WASHINGTON - The Federal Reserve last month absorbed a wave of criticism for announcing it will buy $600 billion in Treasury bonds to try to revitalize the economy. It won't help, critics said.
So when Fed officials meet Tuesday, they're likely to feel a weight has been lifted: The White House and key Republicans have agreed on a tax-cut deal that's expected to do just what critics said the Fed's bond purchases wouldn't: boost spending, spur hiring and speed economic growth.
Economists say they think the Fed will still carry out its full $600-billion bond-buying plan by the end of June as scheduled. Unemployment is 9.8 percent, and the economy needs all the help it can get.
But the tax-cut plan does make the Fed less likely to buy even more than $600 billion in bonds - something Chairman Ben Bernanke said it might do if the economy needed further help. No policy changes are expected at the Fed's meeting.
"The tax-cut plan reduces pressure on the Fed to have to buy more government securities," said Mark Zandi, chief economist at Moody's Analytics. "I think they are committed to $600 billion because they aren't certain how things will turn out. It's always possible the economy could rev up rapidly. But I think the odds are low the Fed will do less."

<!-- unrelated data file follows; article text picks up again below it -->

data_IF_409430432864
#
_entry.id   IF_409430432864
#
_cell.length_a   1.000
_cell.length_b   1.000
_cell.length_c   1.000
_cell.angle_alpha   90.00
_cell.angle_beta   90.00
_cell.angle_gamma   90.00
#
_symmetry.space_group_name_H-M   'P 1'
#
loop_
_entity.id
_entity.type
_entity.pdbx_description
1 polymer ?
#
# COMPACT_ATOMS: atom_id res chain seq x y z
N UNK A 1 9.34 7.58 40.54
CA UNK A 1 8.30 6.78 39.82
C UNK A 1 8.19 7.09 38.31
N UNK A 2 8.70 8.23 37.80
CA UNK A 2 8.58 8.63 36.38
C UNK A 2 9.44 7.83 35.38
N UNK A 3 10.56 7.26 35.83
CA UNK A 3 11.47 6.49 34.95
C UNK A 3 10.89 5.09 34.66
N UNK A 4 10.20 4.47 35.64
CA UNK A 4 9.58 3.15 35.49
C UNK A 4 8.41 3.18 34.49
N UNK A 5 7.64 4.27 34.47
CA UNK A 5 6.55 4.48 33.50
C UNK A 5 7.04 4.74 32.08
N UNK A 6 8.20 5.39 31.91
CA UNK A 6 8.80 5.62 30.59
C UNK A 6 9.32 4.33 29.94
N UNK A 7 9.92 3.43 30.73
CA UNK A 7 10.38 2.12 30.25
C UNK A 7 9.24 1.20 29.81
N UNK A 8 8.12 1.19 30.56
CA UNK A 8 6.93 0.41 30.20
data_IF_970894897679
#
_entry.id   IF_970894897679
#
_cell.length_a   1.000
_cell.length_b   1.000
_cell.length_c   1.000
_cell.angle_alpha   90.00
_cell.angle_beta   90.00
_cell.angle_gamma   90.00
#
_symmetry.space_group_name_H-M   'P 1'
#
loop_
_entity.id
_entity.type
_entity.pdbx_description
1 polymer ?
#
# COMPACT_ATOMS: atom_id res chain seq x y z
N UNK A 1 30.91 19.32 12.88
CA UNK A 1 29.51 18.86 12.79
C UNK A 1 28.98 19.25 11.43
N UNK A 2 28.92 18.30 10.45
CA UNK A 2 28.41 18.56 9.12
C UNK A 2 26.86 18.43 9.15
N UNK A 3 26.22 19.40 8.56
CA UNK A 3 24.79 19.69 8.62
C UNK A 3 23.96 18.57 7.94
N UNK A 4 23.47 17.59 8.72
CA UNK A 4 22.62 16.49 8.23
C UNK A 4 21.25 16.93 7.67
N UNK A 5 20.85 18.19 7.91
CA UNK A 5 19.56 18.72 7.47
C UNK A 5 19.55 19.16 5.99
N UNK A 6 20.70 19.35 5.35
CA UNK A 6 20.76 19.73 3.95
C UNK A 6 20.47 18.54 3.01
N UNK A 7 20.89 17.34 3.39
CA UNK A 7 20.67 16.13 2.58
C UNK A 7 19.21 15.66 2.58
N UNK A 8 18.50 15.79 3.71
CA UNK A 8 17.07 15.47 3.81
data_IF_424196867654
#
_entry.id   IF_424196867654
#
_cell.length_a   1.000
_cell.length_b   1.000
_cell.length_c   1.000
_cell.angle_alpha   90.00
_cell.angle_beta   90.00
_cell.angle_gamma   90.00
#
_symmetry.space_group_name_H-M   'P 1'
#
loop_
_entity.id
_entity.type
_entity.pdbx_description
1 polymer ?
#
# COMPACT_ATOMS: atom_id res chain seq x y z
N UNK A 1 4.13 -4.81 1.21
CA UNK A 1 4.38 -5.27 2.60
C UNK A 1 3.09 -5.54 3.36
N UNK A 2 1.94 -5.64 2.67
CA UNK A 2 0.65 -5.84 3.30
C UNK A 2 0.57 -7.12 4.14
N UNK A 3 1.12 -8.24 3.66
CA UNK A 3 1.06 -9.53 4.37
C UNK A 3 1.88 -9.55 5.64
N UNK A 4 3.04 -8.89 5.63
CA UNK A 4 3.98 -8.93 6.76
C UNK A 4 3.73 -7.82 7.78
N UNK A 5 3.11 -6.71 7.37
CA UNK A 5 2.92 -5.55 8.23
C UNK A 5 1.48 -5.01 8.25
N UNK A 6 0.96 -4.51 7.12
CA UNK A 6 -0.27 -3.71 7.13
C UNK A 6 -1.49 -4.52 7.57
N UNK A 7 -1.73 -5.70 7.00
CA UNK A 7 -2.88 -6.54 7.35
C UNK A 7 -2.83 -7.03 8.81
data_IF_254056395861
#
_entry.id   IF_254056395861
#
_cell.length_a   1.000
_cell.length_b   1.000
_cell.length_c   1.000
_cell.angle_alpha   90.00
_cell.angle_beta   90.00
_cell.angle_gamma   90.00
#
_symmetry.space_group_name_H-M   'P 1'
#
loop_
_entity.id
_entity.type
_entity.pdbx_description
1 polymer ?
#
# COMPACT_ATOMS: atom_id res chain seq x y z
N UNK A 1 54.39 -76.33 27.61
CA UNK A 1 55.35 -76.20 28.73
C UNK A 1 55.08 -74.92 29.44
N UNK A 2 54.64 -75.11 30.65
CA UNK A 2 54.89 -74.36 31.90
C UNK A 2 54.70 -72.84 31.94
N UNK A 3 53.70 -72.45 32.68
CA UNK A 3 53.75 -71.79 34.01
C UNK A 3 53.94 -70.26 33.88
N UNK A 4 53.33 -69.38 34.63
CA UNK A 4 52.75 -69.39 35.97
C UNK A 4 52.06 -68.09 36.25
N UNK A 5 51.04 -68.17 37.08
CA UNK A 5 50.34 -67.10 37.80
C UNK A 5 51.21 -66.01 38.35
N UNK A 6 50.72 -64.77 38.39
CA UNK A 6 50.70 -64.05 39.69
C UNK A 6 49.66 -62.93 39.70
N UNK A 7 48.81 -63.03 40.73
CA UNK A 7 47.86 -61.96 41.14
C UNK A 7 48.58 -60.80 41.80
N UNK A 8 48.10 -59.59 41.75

Zandi and other economists think the tax cuts will help stimulate growth over the next two years. And consequently, the Fed might have to raise record-low interest rates sooner than had been expected. That's because stronger growth increases the risk of high inflation, which the Fed fights by raising rates to cool the economy. The tax-cut plan will also swell the government's annual budget deficits, which are already running well over $1 trillion.
Zandi and others now think the Fed will start raising rates in late 2012, compared with early 2013 without the tax-cut plan. - AP